written by: Eric Haines
• edited by: Emma Lloyd
• updated: 7/1/2010
Focal intestinal metaplasia is the potentially reversible change from a fully differentiated stomach cell type to an intestinal cell type. It is associated with significantly increased risk of cancer. . Proper diagnosis and treatment can reduce the risk of gastric cancer
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Metaplasia is the potentially reversible change from a fully differentiated cell type to another cell type. Metaplasia is associated with significantly increased risk of cancer. Therefore, it is defined as a precancerous condition. Metaplasia can occur in a variety of the body’s tissues. However, it is most commonly found in the stomach or intestines. The condition in which stomach cells become similar to intestinal cells is called focal intestinal metaphasia
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Causes and Symptoms
Focal intestinal metaplasia is associated with H pylori infection, with intestinal metaplasia progression in almost half of H pylori positive patients. Moreover, it has been shown that eradication of H pylori can reverse intestinal metaphasia and thus reduce the risk of gastric cancer. While targeting H pylori has been successful in reversing intestinal metaphasia, it is important to note that other genetic and environmental factors can influence metaphasia and the development of gastric cancer.
These other factors include:
Lack of vitamin C
Bacterial and nitrate-related DNA damage
Previous surgical history
COX-2 expression (An enzyme that causes inflammation and pain and fever and that is generally targeted by NSAIDs)
Another mechanism responsible for intestinal metaphasia is bile reflux. The reflux of bile into the stomach can damage the gastric mucosa and make the stomach susceptible to metaphasia.
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Intestinal metaphasia is a symptom of Gastritis
Gastritis is the inflammation of the gastric mucosa. It is caused by several factors such as, H pylori infection, NSAIDs, alcohol, stress and autoimmune diseases. Chronic gastritis is associated with atrophy (loss of function of the mucosa) or metaplasia. There are two types of metaplasia commonly found in chronic gastritis:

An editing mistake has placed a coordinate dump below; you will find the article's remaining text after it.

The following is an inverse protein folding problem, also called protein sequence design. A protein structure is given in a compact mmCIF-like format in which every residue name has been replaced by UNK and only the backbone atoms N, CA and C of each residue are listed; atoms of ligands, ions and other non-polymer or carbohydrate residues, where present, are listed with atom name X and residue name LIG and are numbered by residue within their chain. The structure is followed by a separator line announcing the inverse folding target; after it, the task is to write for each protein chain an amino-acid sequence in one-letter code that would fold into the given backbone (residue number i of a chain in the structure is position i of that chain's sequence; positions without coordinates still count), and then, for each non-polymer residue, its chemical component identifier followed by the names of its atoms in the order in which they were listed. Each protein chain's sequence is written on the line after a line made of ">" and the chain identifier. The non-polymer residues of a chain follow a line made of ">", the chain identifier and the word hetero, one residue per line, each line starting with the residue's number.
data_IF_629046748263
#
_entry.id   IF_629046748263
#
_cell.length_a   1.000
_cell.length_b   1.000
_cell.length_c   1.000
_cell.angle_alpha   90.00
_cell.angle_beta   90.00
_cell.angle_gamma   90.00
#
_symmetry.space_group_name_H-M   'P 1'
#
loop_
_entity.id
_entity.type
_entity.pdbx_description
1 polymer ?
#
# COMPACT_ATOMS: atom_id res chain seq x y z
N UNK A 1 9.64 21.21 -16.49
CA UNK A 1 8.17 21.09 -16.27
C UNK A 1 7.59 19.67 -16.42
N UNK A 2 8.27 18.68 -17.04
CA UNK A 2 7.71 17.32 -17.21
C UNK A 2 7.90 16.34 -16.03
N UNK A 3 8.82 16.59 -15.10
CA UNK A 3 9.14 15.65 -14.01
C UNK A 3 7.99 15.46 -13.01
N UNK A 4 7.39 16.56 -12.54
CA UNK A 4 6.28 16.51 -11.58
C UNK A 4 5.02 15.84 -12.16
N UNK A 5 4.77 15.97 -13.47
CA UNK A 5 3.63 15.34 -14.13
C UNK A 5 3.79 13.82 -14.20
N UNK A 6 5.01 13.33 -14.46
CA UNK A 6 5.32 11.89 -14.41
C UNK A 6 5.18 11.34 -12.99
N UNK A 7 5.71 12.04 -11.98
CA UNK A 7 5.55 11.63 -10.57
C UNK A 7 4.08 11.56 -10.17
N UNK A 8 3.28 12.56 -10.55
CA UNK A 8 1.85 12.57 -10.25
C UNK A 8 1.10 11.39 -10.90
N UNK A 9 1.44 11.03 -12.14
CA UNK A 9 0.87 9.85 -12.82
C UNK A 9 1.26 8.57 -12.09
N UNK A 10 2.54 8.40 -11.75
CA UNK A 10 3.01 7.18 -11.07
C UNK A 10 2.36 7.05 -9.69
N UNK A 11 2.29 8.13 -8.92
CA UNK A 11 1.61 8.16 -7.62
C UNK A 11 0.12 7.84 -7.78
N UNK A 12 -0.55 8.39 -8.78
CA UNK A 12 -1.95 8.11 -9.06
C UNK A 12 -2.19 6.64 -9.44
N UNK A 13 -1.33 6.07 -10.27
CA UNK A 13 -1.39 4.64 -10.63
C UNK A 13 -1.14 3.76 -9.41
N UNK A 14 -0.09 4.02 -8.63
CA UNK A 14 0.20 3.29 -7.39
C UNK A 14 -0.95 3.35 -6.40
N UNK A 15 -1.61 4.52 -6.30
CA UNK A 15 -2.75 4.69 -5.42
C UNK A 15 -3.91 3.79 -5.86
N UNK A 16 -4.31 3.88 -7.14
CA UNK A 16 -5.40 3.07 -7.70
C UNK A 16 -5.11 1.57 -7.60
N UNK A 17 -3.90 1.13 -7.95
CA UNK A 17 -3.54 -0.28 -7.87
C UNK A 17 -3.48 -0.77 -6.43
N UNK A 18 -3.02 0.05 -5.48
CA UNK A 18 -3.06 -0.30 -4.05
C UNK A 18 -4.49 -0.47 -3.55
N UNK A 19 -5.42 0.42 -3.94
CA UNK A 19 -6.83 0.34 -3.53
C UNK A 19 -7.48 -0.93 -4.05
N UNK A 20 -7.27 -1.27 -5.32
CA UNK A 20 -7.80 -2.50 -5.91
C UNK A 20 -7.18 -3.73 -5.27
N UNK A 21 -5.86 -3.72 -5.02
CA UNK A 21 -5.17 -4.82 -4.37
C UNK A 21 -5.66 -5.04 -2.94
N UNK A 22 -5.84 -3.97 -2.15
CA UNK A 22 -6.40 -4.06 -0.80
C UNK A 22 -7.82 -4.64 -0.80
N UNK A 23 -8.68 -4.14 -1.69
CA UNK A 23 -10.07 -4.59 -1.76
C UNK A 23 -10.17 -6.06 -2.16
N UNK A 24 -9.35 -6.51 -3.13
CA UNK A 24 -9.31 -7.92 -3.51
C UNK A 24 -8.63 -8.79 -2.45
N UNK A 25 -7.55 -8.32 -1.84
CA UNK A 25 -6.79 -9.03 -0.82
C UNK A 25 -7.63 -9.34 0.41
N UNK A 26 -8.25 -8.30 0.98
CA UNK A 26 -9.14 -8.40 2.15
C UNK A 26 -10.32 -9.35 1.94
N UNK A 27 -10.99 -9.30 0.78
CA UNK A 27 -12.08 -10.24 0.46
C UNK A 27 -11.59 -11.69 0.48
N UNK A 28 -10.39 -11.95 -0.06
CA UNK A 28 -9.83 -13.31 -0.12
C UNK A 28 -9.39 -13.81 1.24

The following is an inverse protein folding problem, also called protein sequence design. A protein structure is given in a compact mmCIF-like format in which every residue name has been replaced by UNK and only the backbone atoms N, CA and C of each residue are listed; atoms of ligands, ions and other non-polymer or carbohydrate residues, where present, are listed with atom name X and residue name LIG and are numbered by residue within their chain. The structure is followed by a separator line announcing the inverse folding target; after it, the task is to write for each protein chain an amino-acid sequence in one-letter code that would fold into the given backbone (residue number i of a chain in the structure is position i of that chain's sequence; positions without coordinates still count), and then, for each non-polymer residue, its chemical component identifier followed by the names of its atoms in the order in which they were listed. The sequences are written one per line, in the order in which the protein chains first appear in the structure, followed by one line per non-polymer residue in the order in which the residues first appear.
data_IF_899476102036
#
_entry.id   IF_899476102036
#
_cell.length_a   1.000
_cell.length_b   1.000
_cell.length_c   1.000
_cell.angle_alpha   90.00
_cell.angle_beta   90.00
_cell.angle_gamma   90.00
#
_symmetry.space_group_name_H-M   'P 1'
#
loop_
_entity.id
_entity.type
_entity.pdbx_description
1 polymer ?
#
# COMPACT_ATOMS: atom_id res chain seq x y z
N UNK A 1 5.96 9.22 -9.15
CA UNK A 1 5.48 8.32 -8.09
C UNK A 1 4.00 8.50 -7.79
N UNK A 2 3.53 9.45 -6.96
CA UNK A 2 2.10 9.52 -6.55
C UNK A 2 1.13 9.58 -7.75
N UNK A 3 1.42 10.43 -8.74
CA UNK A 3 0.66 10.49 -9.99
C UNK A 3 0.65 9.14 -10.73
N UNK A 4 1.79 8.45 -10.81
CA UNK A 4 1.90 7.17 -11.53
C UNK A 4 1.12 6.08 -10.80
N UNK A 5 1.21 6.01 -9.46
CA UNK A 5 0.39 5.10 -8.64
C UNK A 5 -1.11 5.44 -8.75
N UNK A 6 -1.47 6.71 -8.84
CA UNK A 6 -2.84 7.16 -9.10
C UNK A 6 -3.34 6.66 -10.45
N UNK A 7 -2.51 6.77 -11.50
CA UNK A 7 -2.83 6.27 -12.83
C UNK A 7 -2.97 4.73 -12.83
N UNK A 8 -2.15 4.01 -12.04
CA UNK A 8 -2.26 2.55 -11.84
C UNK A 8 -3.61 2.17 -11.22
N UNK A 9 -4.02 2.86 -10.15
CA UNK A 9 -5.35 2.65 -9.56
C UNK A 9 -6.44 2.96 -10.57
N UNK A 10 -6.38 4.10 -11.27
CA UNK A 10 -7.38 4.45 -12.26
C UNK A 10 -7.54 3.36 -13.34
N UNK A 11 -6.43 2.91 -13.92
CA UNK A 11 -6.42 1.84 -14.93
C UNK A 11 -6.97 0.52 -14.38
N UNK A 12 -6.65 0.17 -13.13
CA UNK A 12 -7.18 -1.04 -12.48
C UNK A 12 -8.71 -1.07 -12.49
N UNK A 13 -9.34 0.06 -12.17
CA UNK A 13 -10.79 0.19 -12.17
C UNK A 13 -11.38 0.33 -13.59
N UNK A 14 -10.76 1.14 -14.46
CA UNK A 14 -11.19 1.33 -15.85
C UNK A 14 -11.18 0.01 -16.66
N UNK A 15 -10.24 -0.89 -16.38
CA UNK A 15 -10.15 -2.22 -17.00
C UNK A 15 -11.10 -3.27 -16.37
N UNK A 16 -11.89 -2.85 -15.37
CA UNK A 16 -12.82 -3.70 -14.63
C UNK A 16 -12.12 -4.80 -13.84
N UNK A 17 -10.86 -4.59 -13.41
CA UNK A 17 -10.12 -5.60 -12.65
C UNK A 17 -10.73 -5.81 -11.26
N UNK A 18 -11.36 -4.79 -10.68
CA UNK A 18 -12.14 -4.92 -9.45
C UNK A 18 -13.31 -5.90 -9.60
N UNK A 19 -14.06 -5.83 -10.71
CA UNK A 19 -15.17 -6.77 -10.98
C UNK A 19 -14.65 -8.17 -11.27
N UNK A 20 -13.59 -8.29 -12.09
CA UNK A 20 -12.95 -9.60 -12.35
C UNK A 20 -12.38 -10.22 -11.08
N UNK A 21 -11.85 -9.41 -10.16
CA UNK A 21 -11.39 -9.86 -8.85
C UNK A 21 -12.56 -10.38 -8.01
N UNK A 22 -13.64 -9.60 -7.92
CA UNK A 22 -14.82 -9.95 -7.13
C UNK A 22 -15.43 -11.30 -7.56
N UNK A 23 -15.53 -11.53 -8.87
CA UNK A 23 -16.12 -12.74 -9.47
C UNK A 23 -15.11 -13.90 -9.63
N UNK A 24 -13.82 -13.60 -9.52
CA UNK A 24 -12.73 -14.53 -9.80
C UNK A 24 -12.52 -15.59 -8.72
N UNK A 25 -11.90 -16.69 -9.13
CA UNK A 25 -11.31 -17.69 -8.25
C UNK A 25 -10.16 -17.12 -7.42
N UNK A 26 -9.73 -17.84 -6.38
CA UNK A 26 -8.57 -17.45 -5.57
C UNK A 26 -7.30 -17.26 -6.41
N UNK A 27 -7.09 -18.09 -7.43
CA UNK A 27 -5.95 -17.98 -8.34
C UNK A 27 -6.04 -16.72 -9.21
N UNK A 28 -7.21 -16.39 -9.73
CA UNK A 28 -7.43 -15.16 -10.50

Mucous gland metaplasia
It is characterized by the replacement of gastric glands with mucous glands. Gastric ulcers tend to be present in this condition. However, it still not fully elucidated whether these ulcers are the cause or consequence of the metaplasia.
Focal intestinal metaplasia
It is typically in response to chronic mucosal injury. The gastric mucosa cells change to resemble those of the intestinal mucosa. Intestinal metaplasia can be classified as either complete, a condition in which all the gastric mucosa have been transformed into small-bowel mucosa, or incomplete, where the epithelium assumes an appearance similar to that of the large intestine.
Intestinal metaplasia is also a common in Barrett esophagus. It this condition it is the esophageal squamous epithelial cells that undergo metaplasia. Approximately, 60% of esophageal cancers diagnosed in the U.S. stem from focal intestinal metaplasia.
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Practitioners must first learn to differentiate focal intestinal metaphasia of the stomach from dysplasia. The difference between the two is; intestinal metaphasia is a precancerous condition and dysplasia is a precancerous lesion. In other words, intestinal metaphasia is a condition that increases the risk of developing gastric cancer, whereas dysplasia is an abnormality or symptom that present in some cancerous conditions. The differential diagnosis of these two similar conditions is important in treatment selection.
Biopsy is the most common mean of diagnosis focal intestinal metaphasia. However, a diagnosis of intestinal metaphasia is missed in approximately half of all biopsies. To improve diagnostic numbers, it is recommended that the biopsy be taken in areas of whitish plaques, patches or homogeneous discoloration.
Both the Extent and location of intestinal metaplasia factor into the identification of patients at a higher risk of cancer.
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While the efficiency of H pylori eradication in treating focal intestinal metaphasia is still controversial, there are reports of intestinal metaphasal regression following eradication treatments. Other studies suggest that the effectiveness of H pylori eradication requires the assistance of anti-oxidant agents. Moreover, an Italian study has demonstrated that co-administration of ascorbic acid, a sugar acid with anti-oxidant properties, with H pylori eradication significantly resolved intestinal metaphasia of the stomach. Even more importantly, a Colombian study showed that anti-H pylori treatment and anti-oxidant dietary supplementation may play an anti-cancerous roleand reduce patient’s risk of developing gastric cancer.